Guanair Vial was one of Helio Gracie’s top students in the 50’s. He was involved in a submission only gi fight with George Gracie’s best student Nahum Rabay. The fight was very important for both gyms as George Gracie (Nahum’s coach) and Helio did not get along (despite being brothers), and had severed ties a while back. Guanair Vial was considered the heavy favourite, much more experienced then Rabay. Eventhough the fight was a draw, Nahum had dominated. Guanair Vial was so impressed by Nahum Rabay’s technique that he decided to switch from Helio Gracie’s gym and move to George Gracie’s academy.
3. The Carlson Gracie Team to BTT/ATT/Team Nogeira/ Blackzilians
Carlson Gracie Jiu Jitsu Team was considered one of the most successful teams in Jiu-Jitsu history. lead by the charismatic Carlson Gracie, they had fighters such as Ricardo Liborio, Amauri Bitetti, Paulo Filho, Murilo Bustamante, Ze Mario Sperry, Cassio Cardoso, Fernando Pinduka, Walid Ismail, De La Riva, Ricardo Arona, Ari Galo, Sergio Bolão etc..
In 2000, things fell apart at Team Carlson Gracie. Carlson Gracie had moved to the USA in the 90’s and the students left behind still had to pay the academy a percentage of their fight purse when competing. Murilo Bustamante, Ricardo Liborio, Mario Sperry and Luis Roberto Duarte left the gym to form their own school, focused completely on training fighters for MMA. Brazilian Top Team was born. Ricardo Arona, Vitor Belfort and both the Nogueira brothers joined BTT. In 2003, there was another break up as Liborio left Brazil for Florida and established American Top Team. In 2007, the Nogueria brothers would leave BTT and form their own gym. Their students include champions like Anderson Silva, Lyoto Machida, Paulo Filho and Rafael Cavalcante. An offshoot of ATT is the Blackzilians.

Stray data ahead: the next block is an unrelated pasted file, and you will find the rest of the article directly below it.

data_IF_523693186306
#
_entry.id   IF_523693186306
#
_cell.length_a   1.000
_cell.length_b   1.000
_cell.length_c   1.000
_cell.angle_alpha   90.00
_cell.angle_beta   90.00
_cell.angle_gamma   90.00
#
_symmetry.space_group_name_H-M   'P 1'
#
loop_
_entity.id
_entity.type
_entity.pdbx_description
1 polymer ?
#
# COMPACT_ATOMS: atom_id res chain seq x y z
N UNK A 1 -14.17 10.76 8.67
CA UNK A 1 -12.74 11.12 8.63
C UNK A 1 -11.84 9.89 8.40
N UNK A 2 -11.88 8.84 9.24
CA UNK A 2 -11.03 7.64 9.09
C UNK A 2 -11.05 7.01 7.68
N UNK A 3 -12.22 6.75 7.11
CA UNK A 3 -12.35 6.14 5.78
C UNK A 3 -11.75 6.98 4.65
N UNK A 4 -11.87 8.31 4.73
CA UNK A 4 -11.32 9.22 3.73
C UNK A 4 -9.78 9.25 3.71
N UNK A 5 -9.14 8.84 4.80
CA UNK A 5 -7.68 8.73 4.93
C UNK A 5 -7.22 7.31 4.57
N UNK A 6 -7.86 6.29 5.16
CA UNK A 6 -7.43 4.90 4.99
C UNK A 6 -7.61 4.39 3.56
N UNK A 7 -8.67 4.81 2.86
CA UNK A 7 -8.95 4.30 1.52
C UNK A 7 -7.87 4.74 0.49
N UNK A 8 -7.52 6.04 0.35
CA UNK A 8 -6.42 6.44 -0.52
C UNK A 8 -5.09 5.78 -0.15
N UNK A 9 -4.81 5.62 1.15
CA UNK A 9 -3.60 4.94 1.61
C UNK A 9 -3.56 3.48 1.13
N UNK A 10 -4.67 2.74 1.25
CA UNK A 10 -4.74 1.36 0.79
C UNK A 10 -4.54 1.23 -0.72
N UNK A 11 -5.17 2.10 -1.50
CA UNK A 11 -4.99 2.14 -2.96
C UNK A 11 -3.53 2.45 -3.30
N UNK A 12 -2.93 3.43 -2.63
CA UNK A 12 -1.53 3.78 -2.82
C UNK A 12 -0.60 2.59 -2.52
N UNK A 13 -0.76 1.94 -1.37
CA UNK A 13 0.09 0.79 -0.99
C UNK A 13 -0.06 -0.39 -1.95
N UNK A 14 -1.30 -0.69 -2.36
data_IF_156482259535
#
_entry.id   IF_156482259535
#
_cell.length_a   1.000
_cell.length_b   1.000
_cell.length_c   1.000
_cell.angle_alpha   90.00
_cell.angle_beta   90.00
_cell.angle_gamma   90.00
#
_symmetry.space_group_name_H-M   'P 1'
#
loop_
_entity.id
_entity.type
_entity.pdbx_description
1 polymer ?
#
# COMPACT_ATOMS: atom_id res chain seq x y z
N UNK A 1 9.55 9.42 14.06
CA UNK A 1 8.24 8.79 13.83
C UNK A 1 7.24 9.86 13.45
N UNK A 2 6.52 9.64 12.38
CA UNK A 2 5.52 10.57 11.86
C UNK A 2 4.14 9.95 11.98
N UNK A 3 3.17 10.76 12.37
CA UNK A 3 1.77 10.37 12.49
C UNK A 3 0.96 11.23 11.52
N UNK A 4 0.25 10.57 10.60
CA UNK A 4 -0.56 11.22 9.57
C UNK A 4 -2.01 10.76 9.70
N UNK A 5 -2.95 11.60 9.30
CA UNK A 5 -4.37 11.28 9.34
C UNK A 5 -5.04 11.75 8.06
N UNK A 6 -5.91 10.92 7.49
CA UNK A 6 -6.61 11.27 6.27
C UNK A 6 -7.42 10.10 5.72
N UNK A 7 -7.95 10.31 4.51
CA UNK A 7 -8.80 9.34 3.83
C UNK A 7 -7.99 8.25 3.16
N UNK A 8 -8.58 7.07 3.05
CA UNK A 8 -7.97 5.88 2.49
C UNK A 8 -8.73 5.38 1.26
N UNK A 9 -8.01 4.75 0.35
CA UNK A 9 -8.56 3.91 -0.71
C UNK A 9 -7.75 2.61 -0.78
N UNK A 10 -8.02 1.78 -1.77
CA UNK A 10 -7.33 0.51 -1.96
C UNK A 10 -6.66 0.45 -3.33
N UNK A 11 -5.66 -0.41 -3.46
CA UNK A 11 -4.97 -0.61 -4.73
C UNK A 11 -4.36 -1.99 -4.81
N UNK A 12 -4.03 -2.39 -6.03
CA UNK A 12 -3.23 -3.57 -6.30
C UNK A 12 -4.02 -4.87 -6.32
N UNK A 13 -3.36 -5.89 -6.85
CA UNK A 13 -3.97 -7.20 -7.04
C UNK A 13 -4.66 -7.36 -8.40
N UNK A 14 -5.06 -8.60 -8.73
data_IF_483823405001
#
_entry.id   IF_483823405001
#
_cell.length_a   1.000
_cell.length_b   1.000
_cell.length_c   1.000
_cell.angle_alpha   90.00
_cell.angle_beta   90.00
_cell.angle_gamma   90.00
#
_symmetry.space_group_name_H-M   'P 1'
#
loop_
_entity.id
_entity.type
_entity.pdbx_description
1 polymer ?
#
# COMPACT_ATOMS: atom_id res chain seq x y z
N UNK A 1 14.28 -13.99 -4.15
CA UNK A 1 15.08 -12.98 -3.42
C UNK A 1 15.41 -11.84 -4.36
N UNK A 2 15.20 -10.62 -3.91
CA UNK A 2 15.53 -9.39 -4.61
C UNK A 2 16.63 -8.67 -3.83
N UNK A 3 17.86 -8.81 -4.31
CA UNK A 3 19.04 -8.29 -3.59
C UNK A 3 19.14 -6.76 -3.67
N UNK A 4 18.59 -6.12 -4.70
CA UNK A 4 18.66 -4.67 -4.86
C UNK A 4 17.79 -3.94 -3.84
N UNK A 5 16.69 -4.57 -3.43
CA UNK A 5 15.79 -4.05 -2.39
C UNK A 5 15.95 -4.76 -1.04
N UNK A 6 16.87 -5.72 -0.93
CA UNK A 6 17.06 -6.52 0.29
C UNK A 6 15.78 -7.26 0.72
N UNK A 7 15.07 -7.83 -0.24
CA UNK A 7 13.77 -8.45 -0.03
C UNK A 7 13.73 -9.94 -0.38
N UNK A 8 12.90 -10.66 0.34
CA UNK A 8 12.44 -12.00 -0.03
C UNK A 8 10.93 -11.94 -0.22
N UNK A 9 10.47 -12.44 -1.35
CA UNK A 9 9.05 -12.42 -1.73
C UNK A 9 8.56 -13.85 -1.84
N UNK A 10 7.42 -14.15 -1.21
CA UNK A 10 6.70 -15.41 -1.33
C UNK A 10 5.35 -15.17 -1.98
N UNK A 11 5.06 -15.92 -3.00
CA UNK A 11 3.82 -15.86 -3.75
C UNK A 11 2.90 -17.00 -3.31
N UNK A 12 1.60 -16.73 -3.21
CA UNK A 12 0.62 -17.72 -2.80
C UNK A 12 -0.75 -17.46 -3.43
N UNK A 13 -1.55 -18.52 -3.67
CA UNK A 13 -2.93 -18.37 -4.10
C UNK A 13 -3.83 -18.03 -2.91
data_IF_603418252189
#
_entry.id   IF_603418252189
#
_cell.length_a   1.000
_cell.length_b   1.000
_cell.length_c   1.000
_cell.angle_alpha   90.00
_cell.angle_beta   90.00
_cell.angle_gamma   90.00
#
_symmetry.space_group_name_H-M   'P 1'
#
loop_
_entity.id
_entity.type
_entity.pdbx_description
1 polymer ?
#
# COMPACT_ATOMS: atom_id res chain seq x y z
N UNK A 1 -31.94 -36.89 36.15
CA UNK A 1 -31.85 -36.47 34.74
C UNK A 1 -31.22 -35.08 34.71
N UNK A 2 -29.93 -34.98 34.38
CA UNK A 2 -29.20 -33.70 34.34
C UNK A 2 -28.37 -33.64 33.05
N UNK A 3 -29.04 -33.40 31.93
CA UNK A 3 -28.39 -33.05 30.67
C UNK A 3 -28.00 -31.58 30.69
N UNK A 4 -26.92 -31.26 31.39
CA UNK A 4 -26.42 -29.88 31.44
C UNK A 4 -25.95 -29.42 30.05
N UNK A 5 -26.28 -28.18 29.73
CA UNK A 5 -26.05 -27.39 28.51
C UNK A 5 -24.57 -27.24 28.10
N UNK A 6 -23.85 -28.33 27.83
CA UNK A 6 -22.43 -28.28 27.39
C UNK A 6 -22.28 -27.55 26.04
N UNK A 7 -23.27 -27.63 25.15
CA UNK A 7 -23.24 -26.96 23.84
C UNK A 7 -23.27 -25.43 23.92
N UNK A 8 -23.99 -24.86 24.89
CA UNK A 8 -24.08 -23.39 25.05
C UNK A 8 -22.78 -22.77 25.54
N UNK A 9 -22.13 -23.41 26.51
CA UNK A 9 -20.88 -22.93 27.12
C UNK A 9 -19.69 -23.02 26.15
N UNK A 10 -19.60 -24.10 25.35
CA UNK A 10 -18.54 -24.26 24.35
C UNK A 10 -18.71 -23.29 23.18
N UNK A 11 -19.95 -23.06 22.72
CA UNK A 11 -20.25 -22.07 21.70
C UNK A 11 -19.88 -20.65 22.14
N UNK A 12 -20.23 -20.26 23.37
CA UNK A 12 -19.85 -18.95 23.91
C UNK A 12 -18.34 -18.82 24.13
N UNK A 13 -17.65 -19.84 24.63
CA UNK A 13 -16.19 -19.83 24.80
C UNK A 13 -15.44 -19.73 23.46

4. Alliance break up to Brasa, Atos, checkmat etc
The most successful Jiu Jitsu team in recent history, Alliance Jiu-Jitsu has 6 successive World team titles (from 2008 to 2013) as well as in 1990’s (98 & 99). in the early 2000’s the team suffered from internal turmoil as most of it’s competitors left to form rival smaller teams. Brasa and TT were born which later led to further break ups with the forming of Atos and Checkmat. Alliance had some hard times in the next few years but with the guidance of the “General” Fabio Gurgel in Sao Paulo, Alexandre Paiva in Rio de Janiro and Romero Cavalcanti in the US they were able to rise from the ashes.
5. Mario Reis from BTT to Behring to Gracie Barra to Alliance
Mario Reis is a top Jiu Jitsu competitor in the featherweight division. He started training under Mario Sperry, but then he switched to Behring where he got his black belt. He then switched back to BTT and then to Gracie Barra. He is currently under Alliance.
6. Dean Lister
According to BJJ Heroes: